TALES OF A TRAVELING HOOP ( . . . or how a US Olympic gymnast flies to the Summer Games in Tokyo)


Courtesy Evita Griskenas

Evita Griskenas, of the US Olympic gymnastics team, poses with some some of the apparatuses she performs with, including the ball, clubs, and hoop.

Evita Griskenas

“Is that… a satellite dish? Bicycle tire? Wait no … it’s a trampoline! Right?”

When we rhythmic gymnasts travel, all of our equipment comes with us. As checked luggage can (and has) been lost before, our neatly folded leotards, carefully rolled-up ribbons, mildly deflated ball, and tactfully placed clubs are all packed into a carry-on bag, taken into the plane, and placed into an overhead compartment.

But . . . what happens with the hoops? 

Ranging from 75-90 centimeters in diameter, the hoops are made of a relatively flexible plastic that can be easily bent out of shape if casually thrown in with normal luggage. Thus, it is most preferable that our hoops are carried onto the plane as an additional piece of allotted, carry-on luggage. And while sometimes airline companies will deny our attempts and make us pay for the hoops as additional, oversized, check-in baggage (fingers crossed they don’t get squished!), most airlines are quite nice about it (if not slightly confused). 

That said, let me take you through the process of traveling with a hoop:

First, we need to pass through the check in counter and be as nonchalant as possible. The less attention the hoops get, the better.

Next: TSA. Upon reaching the scanning counters, the agents begin visually comparing the hoop sizes to the X-ray machine opening and greet us with inquizitive looks. Noting that they will not fit (Yes, we do get asked if we can fold the hoops. No, we cannot fold the hoops), we politely ask for them to be hand checked — a process in which the TSA agents visually inspect the hoops and swab them with little disposable white cloths to ensure that they are explosive free before sending us off on our merry ways.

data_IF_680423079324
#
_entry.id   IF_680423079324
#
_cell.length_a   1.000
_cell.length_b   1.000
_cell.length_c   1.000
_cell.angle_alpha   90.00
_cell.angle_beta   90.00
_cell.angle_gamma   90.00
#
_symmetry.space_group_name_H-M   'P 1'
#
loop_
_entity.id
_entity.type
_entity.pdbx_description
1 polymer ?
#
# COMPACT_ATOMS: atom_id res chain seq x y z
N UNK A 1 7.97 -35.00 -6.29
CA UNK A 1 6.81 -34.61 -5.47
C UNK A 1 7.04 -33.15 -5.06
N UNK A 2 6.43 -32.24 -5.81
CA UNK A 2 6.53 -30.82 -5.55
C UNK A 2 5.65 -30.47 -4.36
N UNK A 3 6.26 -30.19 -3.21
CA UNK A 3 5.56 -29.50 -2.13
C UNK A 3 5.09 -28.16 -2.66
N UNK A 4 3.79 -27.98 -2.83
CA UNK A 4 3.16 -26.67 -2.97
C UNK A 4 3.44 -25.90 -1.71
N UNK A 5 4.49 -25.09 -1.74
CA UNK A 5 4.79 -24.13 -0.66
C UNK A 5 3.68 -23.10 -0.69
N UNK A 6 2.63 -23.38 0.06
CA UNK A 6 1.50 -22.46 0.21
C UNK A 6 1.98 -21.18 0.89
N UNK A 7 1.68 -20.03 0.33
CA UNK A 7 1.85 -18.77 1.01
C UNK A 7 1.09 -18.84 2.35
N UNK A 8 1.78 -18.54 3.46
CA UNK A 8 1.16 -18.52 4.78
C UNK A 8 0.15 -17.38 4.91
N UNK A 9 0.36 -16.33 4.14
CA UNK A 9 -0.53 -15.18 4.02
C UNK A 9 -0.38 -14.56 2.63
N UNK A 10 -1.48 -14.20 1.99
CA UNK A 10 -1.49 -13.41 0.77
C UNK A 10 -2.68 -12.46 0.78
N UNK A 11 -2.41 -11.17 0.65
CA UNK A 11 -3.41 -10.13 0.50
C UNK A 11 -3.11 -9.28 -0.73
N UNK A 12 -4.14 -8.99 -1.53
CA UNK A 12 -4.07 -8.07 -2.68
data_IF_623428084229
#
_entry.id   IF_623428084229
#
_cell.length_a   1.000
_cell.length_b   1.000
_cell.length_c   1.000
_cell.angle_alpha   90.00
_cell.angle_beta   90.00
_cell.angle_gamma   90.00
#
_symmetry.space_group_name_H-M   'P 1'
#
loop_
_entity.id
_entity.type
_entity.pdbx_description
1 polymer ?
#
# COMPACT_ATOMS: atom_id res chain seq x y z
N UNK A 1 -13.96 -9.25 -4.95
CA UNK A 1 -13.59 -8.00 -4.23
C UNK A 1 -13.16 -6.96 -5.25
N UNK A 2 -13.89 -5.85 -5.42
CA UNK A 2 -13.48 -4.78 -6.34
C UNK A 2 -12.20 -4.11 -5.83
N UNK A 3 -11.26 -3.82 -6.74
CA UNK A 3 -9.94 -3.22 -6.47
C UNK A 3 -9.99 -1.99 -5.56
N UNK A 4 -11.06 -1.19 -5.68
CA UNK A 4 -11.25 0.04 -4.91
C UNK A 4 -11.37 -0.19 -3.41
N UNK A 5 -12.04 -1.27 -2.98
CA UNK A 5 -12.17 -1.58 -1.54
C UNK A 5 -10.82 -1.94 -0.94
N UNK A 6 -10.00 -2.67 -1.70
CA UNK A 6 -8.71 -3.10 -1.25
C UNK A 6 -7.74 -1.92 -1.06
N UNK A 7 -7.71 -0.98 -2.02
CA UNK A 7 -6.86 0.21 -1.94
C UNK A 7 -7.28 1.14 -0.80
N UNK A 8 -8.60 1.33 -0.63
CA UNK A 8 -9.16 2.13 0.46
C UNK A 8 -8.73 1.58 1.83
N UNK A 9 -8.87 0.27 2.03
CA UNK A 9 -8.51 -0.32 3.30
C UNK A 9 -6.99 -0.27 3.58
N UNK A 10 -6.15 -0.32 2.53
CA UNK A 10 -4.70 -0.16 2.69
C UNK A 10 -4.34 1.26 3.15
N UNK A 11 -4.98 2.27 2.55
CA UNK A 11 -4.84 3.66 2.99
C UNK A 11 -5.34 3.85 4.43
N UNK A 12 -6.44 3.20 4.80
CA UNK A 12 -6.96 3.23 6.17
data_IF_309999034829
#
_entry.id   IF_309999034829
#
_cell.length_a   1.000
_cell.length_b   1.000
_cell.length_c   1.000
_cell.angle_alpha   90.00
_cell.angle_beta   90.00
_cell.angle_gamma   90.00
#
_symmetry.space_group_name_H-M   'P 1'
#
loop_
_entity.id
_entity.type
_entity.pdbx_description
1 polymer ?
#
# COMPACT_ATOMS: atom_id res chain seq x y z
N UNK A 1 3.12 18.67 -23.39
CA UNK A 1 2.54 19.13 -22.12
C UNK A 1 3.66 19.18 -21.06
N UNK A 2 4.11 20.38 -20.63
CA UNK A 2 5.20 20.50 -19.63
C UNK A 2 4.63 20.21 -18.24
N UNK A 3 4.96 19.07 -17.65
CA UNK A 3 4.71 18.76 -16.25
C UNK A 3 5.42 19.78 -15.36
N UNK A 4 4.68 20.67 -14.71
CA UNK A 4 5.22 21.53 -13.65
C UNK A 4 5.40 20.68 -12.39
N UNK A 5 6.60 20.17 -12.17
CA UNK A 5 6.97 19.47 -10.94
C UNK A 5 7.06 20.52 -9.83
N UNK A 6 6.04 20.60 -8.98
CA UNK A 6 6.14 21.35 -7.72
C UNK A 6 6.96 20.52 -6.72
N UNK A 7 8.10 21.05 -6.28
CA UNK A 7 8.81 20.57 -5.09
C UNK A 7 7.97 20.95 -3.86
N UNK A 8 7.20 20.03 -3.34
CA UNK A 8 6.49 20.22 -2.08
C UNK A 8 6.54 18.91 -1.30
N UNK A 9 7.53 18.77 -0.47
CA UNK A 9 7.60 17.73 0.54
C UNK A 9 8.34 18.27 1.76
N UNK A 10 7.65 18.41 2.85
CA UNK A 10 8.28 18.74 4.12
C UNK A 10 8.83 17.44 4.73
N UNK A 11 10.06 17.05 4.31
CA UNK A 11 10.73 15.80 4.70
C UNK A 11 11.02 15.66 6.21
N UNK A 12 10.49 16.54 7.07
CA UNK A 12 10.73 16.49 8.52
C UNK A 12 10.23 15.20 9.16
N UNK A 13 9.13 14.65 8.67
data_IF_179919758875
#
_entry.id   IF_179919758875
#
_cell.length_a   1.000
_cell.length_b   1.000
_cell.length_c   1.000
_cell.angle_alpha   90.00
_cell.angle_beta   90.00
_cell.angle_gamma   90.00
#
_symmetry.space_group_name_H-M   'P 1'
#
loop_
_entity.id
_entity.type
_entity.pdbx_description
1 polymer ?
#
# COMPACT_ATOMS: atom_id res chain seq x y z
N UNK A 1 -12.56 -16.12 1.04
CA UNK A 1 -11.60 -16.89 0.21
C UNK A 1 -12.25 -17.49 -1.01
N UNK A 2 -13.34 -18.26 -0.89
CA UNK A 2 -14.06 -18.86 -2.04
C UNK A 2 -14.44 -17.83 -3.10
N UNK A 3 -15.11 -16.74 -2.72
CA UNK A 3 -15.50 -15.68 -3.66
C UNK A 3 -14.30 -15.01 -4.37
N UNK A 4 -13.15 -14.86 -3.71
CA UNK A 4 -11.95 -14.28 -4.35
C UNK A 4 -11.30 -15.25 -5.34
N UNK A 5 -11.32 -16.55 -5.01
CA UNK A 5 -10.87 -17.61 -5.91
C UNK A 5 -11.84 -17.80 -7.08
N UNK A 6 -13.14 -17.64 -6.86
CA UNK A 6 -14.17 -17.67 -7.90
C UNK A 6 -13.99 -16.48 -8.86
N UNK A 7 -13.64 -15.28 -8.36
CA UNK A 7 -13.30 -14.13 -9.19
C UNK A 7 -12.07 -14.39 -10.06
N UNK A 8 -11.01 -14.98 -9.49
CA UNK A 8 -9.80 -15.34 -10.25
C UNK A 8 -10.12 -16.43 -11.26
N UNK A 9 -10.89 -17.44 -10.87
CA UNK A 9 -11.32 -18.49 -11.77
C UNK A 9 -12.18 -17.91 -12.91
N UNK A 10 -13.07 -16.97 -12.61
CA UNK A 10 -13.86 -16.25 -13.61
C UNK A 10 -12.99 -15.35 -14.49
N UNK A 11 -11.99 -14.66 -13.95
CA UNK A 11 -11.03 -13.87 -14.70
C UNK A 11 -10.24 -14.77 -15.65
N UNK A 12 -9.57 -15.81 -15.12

Rhythmiclife Videos/YouTube

And, after getting many fun stares and a handful of questions and guesses as to what the hoops are (trampoline is the most common guesstimate), we finally get to board the plane! 

This then, can go one of two ways: gate-checking or carry on. 

Gate-checking is a service that allows passengers to take their oversized, yet necessary, items (like strollers) through the airport before tagging the items at the gate during boarding so that they could be stowed under the plane. Then, the items are either retrieved at an oversized luggage counter or the jet bridge of the plane itself. But, more often than not, we are simply allowed to bring them onboard.

Now, here is the fun part: Once we get on the plane, there are a few options. Most commonly, the hoops are put behind the last row of seats. For long-haul plane rides, the hoops fit perfectly into the closet spaces that can be found onboard. But if those are too small or nonexistent, we also have the option to either seat-belt them in an empty row or to ourselves. (Very rarely, and often as a last resort, we can also squeeze the hoops in the gap between the plane seat and window!)

And well… there you have it: a short summary of how rhythmic gymnasts travel with their hoops.

Of course, this summary excludes common commentaries of: “Hey wait up, my hoop is sliding off of my shoulder again while my hands are occupied,” the polite, “Yup, I do know how to hula-hoop,” and the “Oh guys wait! I forgot my hoop at security!”

Alas, I’m also not one to complain. Though traveling with a hoop may make us jump through a few extra hoops, knowing I will be using them to represent the United States in the international arena makes it all worthwhile.

(Evita Griskenas is a student at Columbia University and a member of the US Olympic gymnastics team, and will soon be competing in the Summer Games in Tokyo.) 

–July 16, 2021–